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Drugs, Politics Fuel Scandals In Puerto Rico
By Maria Padilla
January 30, 2002
Why is this happening now? That's the big question about the recent scandals coming out of Puerto Rico.
About 23 police officers were caught in a corruption, extortion and bribery ring to protect drug dealers. Last week, a former secretary of education was charged with extortion, theft and money laundering. At least two people involved are from Orlando.
It's a shameful chapter for the island, one that has upset many people who are calling for a change in Puerto Rico politics. In Central Florida, many Puerto Ricans wish the headlines would go away.
"The Sentinel outdid itself again by portraying the seedy side of Puerto Ricans on their front page," a reader wrote in an e-mail.
There are reasons why so many corruption cases are erupting now. First, there's been a change in administration, and Gov. Sila Calderón is cleaning house, as all new administrations do. The island's political structure also has a lot to bear on the issue.
Puerto Rico, which is a United States' territory, is dominated by two political parties. Calderón represents the Commonwealth Party, which favors the island's existing political relationship with the United States. The New Progressive Party wants Puerto Rico to be a state.
Island scuttlebutt is that the Commonwealth Party likes to run government, while the NPP cares mostly about statehood.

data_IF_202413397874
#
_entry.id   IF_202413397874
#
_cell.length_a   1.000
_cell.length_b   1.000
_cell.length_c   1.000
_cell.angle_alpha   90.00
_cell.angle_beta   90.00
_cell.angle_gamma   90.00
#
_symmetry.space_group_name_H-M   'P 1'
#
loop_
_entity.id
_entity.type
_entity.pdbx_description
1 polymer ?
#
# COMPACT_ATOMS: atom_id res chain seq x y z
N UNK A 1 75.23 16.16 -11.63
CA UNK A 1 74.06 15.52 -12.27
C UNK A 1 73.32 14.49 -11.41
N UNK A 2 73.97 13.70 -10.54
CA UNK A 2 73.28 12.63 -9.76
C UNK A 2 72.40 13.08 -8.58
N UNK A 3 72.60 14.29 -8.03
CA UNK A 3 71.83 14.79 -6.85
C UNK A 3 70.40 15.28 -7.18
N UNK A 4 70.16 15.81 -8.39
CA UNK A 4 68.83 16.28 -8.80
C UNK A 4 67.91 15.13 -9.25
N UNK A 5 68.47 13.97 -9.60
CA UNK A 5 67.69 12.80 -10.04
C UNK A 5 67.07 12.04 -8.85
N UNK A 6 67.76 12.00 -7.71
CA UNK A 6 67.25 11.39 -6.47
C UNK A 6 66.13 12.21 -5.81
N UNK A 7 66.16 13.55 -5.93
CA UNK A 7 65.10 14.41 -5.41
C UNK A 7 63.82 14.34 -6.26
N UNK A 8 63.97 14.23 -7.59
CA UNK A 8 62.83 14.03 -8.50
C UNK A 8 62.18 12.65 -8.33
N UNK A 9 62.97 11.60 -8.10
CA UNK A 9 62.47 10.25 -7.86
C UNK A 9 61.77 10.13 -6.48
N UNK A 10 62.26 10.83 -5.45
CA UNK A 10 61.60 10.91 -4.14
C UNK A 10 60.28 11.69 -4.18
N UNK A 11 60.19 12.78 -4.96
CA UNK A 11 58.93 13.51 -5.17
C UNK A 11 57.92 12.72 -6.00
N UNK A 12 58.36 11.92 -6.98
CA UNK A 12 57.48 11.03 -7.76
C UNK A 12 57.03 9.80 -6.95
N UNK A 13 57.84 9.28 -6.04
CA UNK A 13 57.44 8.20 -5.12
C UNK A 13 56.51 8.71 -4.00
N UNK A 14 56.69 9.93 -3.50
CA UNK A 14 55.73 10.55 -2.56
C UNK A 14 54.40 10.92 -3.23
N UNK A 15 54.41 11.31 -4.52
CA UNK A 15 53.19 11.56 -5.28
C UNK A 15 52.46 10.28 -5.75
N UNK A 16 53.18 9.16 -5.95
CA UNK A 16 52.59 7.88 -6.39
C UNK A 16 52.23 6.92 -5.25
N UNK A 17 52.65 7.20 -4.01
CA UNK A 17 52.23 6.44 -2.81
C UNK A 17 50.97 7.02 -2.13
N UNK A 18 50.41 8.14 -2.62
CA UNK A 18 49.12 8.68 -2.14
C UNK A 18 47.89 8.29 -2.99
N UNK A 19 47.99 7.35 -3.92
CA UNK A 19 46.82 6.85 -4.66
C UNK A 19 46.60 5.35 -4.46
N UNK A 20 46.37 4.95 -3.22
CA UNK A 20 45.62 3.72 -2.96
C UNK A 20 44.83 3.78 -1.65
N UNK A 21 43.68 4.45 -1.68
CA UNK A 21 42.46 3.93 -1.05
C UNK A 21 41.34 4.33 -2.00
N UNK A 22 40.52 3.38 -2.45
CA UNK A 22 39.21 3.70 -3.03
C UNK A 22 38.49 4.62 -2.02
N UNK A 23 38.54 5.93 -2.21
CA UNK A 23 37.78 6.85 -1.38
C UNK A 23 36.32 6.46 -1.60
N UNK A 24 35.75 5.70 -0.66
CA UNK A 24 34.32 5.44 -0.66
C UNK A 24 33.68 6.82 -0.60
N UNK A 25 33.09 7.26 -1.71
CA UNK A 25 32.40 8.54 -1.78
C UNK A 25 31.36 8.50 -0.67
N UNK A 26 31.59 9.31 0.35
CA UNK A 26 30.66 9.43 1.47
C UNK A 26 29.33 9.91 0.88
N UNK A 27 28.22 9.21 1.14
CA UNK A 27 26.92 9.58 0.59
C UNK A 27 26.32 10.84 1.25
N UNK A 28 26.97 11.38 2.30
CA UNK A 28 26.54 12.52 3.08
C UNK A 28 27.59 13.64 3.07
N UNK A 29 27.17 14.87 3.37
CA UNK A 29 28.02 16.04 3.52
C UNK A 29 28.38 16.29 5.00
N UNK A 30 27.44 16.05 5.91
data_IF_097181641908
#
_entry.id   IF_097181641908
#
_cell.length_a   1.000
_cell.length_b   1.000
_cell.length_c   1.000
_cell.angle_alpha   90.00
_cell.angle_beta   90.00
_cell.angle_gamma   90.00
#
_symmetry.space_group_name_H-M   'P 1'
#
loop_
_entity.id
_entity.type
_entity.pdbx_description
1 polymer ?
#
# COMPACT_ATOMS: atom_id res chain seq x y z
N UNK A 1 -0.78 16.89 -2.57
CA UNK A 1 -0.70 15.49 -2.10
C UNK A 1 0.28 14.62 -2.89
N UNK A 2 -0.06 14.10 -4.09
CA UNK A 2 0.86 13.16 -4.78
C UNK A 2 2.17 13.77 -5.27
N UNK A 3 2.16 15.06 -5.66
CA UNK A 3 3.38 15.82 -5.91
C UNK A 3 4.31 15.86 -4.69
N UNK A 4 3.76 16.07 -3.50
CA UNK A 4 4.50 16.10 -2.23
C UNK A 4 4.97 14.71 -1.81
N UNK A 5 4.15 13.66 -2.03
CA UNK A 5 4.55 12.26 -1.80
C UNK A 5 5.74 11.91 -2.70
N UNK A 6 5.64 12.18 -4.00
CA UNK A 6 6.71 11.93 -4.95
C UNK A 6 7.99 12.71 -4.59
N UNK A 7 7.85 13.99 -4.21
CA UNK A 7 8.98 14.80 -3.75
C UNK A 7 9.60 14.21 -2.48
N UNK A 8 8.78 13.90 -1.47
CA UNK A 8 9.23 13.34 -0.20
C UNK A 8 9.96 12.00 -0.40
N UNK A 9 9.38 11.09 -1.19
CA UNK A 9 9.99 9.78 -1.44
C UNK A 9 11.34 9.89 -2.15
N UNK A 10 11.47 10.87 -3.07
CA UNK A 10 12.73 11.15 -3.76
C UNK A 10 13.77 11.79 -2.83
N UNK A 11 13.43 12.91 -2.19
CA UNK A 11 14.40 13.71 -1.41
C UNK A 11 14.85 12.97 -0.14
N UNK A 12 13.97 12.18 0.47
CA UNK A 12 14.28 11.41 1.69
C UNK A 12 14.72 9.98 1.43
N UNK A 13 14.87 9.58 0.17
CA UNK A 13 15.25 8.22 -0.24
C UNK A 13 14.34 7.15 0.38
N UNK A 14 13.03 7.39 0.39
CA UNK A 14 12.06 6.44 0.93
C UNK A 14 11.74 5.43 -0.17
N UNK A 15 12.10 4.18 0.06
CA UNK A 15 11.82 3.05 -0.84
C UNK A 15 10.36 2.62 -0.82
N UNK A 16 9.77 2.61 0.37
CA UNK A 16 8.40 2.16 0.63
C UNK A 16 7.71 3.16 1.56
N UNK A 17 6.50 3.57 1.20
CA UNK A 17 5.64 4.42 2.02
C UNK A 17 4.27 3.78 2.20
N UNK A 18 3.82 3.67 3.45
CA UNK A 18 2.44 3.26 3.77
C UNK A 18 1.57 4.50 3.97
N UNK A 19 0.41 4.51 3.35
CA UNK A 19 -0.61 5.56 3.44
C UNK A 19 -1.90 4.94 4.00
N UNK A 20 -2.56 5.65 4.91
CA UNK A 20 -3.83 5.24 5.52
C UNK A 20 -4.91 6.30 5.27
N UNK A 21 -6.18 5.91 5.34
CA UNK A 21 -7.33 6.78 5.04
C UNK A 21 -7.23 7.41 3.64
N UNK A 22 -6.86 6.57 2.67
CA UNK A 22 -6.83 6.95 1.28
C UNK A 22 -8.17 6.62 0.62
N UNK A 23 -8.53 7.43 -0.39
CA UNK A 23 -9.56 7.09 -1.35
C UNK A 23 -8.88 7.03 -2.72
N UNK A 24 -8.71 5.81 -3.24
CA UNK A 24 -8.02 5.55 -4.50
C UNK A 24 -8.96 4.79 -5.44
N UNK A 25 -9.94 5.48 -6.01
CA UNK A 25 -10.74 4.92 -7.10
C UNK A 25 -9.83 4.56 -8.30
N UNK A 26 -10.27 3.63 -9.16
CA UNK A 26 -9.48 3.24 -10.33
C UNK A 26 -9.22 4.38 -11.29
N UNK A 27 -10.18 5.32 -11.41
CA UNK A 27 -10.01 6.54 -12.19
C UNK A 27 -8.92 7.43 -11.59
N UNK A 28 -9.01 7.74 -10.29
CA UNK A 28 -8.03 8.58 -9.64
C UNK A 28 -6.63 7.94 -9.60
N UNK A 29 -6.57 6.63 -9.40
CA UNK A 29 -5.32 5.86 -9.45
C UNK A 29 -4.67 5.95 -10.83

Translated, when those who want statehood are in power they try to dampen negative news about the island for fear that it will tarnish Puerto Rico's image and the party's goal of making the island the 51st state. Corruption investigations don't get top priority when the statehood-backers are in office, while the Commonwealth Party has no such qualms.
Commonwealth advocates don't want to draw Puerto Rico any closer to the United States than it already is.
In addition, Puerto Rico's concentration of power is a big problem. Political power and the government purse is highly centralized in San Juan, where every major department has a huge bureaucracy. Very little is decided at the local level.
Essentially, the government behemoth in San Juan is accountable to no one, making it a perfect breeding ground for corruption. That's why the two political parties fight to the death to maintain power and access to the public till.
The case of the education secretary is a clear example of the blurred line between political party and public administration. It's a pity because the island's education system oversees more than 600,000 students, many of whom are poor.
The police officers' case also is an example of blurred lines and blurred vision, but with a different twist.
Police scandals in Puerto Rico are not that uncommon because ofofficers' low pay ($20,000/year) and, until not too long ago, low qualifications.
Police officers are tempted daily by the cocaine and heroin that flows through the island from South America on its way to the United States.
Drug shipments have generated crime waves on the island, driving many islanders to Orlando in search of peace and quiet. Previous administrations have tried to expand the police force to fight crime, while also raising standards. Obviously, the results have been mixed.
Islanders deserve better. Politics and drugs need to be cleaned up in Puerto Rico. Until then, my e-mail friend can look forward to reading more stories about corruption in Puerto Rico.